(f) any other situation in which a lawyer’s clients are likely to be materially prejudiced.
 Unless a lawyer who departs from proper professional conduct is checked at an early stage, loss or damage to clients or others may ensue. Evidence of minor breaches may, on investigation, disclose a more serious situation or may indicate the commencement of a course of conduct that may lead to serious breaches in the future. It is, therefore, proper (unless it is privileged or otherwise unlawful) for a lawyer to report to the Society any instance involving a breach of these rules. If a lawyer is in any doubt whether a report should be made, the lawyer should consider seeking the advice of the Society directly or indirectly (e.g., through another lawyer).
 Nothing in this paragraph is meant to interfere with the lawyer-client relationship. In all cases, the report must be made without malice or ulterior motive.
 Often, instances of improper conduct arise from emotional, mental or family disturbances or substance abuse. Lawyers who suffer from such problems should be encouraged to seek assistance as early as possible. The Society supports professional support groups in their commitment to the provision of confidential counselling. Therefore, lawyers acting in the capacity of counsellors for professional support groups will not be called by the Society or by any investigation committee to testify at any conduct, capacity or competence hearing without the consent of the lawyer from whom the information was received. Notwithstanding the above, a lawyer counselling another lawyer has an ethical obligation to report to the Society upon learning that the lawyer being assisted is engaging in or may in the future engage in serious misconduct or in criminal activity related to the lawyer’s practice. The Society cannot countenance such conduct regardless of a lawyer’s attempts at rehabilitation.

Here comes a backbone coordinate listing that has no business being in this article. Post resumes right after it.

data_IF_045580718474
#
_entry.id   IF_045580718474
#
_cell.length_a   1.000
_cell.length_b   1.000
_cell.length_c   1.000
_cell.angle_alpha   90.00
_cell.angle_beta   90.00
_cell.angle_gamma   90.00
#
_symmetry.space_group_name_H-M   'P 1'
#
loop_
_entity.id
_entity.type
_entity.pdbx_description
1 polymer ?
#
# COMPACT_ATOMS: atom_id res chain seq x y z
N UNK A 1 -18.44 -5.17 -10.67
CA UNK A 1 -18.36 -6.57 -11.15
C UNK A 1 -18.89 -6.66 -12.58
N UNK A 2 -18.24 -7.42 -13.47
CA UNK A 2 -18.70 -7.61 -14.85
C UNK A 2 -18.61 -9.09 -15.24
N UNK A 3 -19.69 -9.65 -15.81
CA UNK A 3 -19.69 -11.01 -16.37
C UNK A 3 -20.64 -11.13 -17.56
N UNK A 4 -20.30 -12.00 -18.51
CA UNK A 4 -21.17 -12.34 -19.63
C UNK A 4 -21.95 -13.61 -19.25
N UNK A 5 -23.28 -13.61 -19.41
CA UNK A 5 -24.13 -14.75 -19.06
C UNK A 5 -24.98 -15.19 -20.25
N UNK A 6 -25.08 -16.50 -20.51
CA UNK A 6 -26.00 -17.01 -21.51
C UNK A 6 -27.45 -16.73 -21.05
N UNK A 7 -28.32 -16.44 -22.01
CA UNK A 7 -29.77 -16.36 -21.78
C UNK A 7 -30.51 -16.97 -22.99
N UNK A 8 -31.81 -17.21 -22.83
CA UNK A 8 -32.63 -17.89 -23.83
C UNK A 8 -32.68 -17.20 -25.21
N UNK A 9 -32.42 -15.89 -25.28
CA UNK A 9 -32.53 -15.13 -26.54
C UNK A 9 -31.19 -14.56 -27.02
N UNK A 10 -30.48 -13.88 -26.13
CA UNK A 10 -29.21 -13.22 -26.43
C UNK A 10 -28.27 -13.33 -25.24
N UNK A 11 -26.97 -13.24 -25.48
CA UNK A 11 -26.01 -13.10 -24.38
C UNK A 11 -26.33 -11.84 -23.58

Encouraging client to report dishonest conduct
7.1-4 A lawyer must encourage a client who has a claim or complaint against an apparently dishonest lawyer to report the facts to the Society as soon as reasonably practicable.
7.2 Responsibility to lawyers and others
Courtesy and good faith
7.2-1 A lawyer must be courteous and civil and act in good faith with all persons with whom the lawyer has dealings in the course of his or her practice.